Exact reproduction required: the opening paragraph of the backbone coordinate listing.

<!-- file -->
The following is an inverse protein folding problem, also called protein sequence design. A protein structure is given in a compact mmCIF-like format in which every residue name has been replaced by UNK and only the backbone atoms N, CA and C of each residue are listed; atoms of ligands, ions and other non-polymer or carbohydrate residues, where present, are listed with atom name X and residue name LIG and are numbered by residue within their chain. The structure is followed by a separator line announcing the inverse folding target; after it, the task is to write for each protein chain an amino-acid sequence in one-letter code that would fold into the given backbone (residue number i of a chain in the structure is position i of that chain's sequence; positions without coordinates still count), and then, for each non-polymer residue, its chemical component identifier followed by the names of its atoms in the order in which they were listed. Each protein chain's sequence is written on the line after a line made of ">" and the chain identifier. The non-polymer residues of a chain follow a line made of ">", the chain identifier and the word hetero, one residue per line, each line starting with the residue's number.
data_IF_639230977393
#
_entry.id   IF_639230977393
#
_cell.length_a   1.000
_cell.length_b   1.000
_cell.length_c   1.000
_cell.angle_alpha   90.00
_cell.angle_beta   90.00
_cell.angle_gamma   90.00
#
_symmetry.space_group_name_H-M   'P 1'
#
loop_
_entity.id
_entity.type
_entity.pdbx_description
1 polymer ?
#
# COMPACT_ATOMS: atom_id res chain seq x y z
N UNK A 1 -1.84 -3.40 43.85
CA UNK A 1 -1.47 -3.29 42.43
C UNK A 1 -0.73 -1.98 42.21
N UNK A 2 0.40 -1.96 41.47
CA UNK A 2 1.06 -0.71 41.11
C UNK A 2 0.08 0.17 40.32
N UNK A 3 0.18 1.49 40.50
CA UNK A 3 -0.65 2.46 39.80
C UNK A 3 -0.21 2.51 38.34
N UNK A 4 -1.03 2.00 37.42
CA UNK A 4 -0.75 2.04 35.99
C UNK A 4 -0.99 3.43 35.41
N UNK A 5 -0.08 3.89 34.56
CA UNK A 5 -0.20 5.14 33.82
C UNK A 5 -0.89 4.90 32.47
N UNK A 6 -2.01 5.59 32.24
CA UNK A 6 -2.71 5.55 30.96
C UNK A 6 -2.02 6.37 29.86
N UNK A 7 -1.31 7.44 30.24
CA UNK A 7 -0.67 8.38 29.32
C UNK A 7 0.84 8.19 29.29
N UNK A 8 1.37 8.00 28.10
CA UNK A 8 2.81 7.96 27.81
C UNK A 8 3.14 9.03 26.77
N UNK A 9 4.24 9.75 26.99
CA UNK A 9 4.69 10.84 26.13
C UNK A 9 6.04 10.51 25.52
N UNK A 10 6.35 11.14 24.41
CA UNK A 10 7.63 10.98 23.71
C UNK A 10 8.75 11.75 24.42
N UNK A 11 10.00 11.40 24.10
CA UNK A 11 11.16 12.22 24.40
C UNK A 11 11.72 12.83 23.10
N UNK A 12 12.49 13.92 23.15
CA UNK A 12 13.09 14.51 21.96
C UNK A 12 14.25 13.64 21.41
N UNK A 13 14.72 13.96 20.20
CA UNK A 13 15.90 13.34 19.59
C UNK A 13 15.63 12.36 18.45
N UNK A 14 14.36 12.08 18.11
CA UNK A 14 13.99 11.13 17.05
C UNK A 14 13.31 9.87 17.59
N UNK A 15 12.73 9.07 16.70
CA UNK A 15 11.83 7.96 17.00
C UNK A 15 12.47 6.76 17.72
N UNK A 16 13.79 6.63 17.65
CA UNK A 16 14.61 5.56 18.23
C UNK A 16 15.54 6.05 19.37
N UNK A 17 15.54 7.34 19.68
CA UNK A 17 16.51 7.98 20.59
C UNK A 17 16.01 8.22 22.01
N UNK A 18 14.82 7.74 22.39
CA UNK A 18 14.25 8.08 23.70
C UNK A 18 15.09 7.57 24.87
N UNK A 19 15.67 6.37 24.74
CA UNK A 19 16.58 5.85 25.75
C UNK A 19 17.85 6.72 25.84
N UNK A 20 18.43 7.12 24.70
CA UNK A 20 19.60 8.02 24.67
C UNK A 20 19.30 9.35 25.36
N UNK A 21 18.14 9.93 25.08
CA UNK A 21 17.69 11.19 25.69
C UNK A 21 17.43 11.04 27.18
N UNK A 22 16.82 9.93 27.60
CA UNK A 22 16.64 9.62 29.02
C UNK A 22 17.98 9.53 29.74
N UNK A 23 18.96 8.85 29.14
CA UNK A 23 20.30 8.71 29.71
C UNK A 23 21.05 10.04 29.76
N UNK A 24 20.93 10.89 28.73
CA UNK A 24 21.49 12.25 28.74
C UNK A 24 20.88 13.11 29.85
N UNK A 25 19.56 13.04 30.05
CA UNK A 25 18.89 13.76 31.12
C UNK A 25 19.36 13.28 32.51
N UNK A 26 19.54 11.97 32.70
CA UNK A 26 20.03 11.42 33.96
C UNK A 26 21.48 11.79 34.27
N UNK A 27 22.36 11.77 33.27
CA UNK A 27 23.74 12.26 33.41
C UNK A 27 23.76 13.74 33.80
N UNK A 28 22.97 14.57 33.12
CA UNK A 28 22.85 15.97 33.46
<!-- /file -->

The following is an inverse protein folding problem, also called protein sequence design. A protein structure is given in a compact mmCIF-like format in which every residue name has been replaced by UNK and only the backbone atoms N, CA and C of each residue are listed; atoms of ligands, ions and other non-polymer or carbohydrate residues, where present, are listed with atom name X and residue name LIG and are numbered by residue within their chain. The structure is followed by a separator line announcing the inverse folding target; after it, the task is to write for each protein chain an amino-acid sequence in one-letter code that would fold into the given backbone (residue number i of a chain in the structure is position i of that chain's sequence; positions without coordinates still count), and then, for each non-polymer residue, its chemical component identifier followed by the names of its atoms in the order in which they were listed. Each protein chain's sequence is written on the line after a line made of ">" and the chain identifier. The non-polymer residues of a chain follow a line made of ">", the chain identifier and the word hetero, one residue per line, each line starting with the residue's number.